The Distraction Of Media Houses

To add to that, media houses continue to distract people from the real pressing issues such as economic despair, gender-based violence, building of detention centres, floods and environmental degradation in Assam, lack of transparency of the PM Cares Fund, military tension with foreign states, the crumbling public healthcare system etc.

It is important to understand why so many people are rising up against this system today. No one wants to be held responsible for the mistreatment of certain sections of society based on class, caste, gender, race, religion or occupation, yet here we are.

The reason institutions, students, teachers and people are standing up against the government today is because it is hurting the very soul of our nation, the soul of our nation that is free, secular, socialist. That one laathi, that one rod, that one anti-human quote is hurting the very soul of India in a way that it may not ever be able to recover. And after all these cheap political tactics and hate speeches become another chapter of a history book, we will be the ones who have to answer to that Class 6 history enthusiast why and how we let the soul of India to be in danger.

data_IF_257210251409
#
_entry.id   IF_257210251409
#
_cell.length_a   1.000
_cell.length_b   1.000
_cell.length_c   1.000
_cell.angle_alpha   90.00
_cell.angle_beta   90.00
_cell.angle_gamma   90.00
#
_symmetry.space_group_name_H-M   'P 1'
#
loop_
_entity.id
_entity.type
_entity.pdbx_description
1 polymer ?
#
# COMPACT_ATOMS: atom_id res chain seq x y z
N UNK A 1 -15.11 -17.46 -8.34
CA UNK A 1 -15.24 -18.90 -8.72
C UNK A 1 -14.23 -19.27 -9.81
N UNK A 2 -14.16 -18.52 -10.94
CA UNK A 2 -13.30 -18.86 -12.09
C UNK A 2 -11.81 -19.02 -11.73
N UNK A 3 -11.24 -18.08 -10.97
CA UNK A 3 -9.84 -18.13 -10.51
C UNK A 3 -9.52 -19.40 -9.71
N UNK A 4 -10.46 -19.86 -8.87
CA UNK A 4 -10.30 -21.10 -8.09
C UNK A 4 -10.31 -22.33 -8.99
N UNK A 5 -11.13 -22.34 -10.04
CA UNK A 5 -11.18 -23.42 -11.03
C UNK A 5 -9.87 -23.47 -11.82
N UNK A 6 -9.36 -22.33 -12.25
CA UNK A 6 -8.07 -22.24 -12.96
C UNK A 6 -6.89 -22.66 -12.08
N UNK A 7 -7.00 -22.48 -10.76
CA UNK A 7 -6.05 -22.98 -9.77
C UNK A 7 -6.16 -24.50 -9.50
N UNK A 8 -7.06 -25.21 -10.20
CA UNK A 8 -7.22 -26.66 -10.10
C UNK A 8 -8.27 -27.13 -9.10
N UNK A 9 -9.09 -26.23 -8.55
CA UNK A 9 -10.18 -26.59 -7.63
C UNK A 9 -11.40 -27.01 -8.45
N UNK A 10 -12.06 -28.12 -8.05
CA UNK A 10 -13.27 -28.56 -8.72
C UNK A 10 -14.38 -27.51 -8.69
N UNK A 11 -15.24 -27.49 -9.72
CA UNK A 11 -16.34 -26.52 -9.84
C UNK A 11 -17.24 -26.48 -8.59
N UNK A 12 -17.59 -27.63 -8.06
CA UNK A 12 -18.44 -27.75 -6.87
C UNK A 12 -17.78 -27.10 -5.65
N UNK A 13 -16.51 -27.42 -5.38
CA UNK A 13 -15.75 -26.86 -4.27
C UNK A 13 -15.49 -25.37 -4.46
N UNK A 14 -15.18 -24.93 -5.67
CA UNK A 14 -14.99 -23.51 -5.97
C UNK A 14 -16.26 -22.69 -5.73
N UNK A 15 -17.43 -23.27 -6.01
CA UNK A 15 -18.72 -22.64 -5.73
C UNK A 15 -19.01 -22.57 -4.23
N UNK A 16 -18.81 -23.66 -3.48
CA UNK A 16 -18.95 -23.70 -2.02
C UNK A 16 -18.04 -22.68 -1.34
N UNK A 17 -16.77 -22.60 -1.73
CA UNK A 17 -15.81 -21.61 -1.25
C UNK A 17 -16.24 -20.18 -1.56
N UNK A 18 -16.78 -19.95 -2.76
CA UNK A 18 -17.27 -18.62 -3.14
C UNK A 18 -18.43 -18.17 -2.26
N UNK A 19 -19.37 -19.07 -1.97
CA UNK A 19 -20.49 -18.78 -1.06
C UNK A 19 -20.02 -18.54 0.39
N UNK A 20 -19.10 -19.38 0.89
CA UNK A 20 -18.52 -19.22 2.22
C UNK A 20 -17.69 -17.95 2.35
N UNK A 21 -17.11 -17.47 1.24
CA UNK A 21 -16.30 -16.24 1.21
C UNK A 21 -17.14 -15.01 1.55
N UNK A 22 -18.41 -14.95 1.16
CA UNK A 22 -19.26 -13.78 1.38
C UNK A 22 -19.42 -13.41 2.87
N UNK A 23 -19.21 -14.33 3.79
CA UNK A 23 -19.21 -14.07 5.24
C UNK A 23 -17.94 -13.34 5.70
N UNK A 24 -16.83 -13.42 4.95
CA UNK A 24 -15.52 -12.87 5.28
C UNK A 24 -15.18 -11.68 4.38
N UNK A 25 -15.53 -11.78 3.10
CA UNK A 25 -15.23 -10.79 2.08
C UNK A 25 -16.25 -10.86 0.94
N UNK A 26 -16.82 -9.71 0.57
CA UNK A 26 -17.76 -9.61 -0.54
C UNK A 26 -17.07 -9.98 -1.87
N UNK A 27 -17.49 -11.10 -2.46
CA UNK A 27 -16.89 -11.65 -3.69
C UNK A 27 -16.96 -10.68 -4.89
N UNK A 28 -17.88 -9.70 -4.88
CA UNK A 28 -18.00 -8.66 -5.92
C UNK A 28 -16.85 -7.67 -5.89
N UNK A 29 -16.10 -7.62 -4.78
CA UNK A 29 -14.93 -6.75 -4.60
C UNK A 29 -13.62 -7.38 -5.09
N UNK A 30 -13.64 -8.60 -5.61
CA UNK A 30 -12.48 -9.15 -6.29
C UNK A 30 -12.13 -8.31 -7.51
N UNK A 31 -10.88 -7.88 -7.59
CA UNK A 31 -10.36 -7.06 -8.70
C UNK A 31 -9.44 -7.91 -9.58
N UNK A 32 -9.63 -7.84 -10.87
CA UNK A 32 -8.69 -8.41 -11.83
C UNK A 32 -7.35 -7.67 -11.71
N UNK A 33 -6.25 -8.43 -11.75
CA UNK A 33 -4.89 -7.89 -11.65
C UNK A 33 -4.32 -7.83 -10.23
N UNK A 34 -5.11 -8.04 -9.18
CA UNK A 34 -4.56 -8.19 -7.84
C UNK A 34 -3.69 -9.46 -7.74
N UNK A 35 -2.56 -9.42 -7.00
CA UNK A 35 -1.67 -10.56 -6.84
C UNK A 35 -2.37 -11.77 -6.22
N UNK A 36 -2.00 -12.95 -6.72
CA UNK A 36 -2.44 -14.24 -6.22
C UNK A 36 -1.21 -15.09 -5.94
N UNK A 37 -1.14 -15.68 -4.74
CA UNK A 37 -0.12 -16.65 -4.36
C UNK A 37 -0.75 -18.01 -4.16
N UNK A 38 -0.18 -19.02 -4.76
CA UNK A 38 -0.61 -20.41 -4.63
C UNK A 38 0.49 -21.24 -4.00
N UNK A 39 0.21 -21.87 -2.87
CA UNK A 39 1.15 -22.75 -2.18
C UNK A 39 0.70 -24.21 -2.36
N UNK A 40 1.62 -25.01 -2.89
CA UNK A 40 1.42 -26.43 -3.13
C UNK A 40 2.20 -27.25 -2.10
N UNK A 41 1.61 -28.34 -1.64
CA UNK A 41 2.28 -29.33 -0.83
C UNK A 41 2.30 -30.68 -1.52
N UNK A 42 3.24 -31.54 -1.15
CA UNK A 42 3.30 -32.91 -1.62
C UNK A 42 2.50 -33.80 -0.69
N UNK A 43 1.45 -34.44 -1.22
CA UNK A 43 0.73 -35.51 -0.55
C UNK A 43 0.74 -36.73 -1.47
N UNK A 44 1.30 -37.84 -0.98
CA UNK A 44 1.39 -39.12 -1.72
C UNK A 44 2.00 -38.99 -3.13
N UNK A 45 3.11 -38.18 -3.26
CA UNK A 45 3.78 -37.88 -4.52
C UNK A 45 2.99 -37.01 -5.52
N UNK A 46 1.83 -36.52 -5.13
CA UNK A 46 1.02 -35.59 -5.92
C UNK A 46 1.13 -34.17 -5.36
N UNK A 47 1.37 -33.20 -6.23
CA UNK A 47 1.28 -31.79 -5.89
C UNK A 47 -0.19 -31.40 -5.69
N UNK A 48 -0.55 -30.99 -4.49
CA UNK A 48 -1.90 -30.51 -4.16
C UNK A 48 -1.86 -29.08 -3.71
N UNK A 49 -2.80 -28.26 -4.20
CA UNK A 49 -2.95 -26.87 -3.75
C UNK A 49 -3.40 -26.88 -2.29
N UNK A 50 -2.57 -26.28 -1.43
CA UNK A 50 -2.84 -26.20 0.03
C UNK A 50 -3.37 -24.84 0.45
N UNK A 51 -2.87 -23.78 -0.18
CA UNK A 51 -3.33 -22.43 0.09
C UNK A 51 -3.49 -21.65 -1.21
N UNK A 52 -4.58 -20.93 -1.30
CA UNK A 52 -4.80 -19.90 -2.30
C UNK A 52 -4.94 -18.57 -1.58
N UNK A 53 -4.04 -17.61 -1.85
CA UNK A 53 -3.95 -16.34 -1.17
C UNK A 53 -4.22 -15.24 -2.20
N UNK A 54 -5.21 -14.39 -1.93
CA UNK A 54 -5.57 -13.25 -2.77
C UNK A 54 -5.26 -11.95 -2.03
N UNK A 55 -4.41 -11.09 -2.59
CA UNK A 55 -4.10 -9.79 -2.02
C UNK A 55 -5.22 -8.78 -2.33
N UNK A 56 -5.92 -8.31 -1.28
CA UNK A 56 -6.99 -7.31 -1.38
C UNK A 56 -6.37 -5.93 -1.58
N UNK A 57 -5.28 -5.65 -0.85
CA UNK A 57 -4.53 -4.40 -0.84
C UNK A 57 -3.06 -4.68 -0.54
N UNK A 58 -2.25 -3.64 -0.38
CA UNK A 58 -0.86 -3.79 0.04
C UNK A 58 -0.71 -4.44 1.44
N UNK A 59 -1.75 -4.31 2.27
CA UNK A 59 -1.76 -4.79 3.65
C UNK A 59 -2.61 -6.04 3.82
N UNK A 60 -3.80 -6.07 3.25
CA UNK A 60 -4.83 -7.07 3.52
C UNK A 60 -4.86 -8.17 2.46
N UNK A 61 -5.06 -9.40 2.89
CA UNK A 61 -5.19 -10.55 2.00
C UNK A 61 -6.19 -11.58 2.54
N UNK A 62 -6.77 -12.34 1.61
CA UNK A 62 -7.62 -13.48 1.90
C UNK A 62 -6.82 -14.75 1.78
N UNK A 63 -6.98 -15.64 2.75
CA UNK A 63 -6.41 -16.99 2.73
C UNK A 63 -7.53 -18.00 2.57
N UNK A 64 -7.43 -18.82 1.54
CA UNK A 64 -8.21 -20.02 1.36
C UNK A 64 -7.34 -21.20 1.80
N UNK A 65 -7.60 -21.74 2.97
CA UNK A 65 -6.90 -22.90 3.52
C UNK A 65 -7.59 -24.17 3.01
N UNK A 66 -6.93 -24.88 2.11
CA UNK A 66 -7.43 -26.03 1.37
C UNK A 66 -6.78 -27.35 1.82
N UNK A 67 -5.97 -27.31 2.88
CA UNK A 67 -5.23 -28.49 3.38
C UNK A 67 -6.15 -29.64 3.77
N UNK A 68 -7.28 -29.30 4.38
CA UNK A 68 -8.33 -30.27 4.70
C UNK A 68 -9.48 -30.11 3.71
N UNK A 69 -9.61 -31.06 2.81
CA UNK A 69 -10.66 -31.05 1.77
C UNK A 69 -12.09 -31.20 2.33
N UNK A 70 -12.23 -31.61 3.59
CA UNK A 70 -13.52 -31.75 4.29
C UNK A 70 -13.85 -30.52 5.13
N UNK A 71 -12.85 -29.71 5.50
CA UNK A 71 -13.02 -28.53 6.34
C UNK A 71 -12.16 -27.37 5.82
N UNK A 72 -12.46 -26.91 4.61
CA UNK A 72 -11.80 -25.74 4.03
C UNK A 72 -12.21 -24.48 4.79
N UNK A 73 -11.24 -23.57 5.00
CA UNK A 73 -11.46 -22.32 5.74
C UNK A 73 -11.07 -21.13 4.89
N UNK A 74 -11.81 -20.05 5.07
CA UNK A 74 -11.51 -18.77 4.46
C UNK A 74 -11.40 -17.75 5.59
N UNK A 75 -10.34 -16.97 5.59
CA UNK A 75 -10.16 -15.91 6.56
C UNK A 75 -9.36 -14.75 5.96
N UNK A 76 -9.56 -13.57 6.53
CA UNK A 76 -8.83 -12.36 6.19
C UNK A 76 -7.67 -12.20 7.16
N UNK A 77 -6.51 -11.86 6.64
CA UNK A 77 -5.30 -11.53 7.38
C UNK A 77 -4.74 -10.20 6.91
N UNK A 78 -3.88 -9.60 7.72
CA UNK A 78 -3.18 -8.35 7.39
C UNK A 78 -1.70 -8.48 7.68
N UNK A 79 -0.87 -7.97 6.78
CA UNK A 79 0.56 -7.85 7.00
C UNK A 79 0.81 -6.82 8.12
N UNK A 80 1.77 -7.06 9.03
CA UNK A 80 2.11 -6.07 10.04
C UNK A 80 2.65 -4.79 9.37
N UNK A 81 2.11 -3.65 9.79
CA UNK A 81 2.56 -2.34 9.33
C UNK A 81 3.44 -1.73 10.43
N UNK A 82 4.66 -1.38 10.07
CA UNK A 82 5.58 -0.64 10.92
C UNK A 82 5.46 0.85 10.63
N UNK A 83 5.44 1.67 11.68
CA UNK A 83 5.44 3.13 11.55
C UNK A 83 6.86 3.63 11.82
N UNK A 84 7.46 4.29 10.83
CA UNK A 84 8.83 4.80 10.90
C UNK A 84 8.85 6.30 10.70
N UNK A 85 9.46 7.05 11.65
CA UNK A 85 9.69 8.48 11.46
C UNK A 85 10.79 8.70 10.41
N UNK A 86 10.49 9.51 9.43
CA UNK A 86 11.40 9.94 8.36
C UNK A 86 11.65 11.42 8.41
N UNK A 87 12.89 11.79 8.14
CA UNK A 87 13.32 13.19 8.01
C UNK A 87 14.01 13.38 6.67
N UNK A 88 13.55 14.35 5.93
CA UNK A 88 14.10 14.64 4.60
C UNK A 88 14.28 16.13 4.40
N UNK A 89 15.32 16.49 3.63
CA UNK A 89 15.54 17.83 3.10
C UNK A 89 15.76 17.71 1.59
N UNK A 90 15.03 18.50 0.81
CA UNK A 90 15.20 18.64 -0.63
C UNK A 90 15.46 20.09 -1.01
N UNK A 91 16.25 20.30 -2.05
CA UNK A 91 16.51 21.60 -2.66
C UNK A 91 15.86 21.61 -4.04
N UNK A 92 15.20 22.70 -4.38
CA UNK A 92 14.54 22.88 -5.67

We must acknowledge that there is a thin line between the issues that need our tolerance and the ones that need us to be intolerant. Let us all be aware of that as India enters a new decade.

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An ambassador and trained facilitator under Eco Femme (a social enterprise working towards menstrual health in south India), Sanjina is also an active member of the MHM Collective- India and Menstrual Health Alliance- India. She has conducted Menstrual Health sessions in multiple government schools adopted by Rotary District 3240 as part of their WinS project in rural Bengal. She has also delivered training of trainers on SRHR, gender, sexuality and Menstruation for Tomorrow’s Foundation, Vikramshila Education Resource Society, Nirdhan trust and Micro Finance, Tollygunj Women In Need, Paint It Red in Kolkata.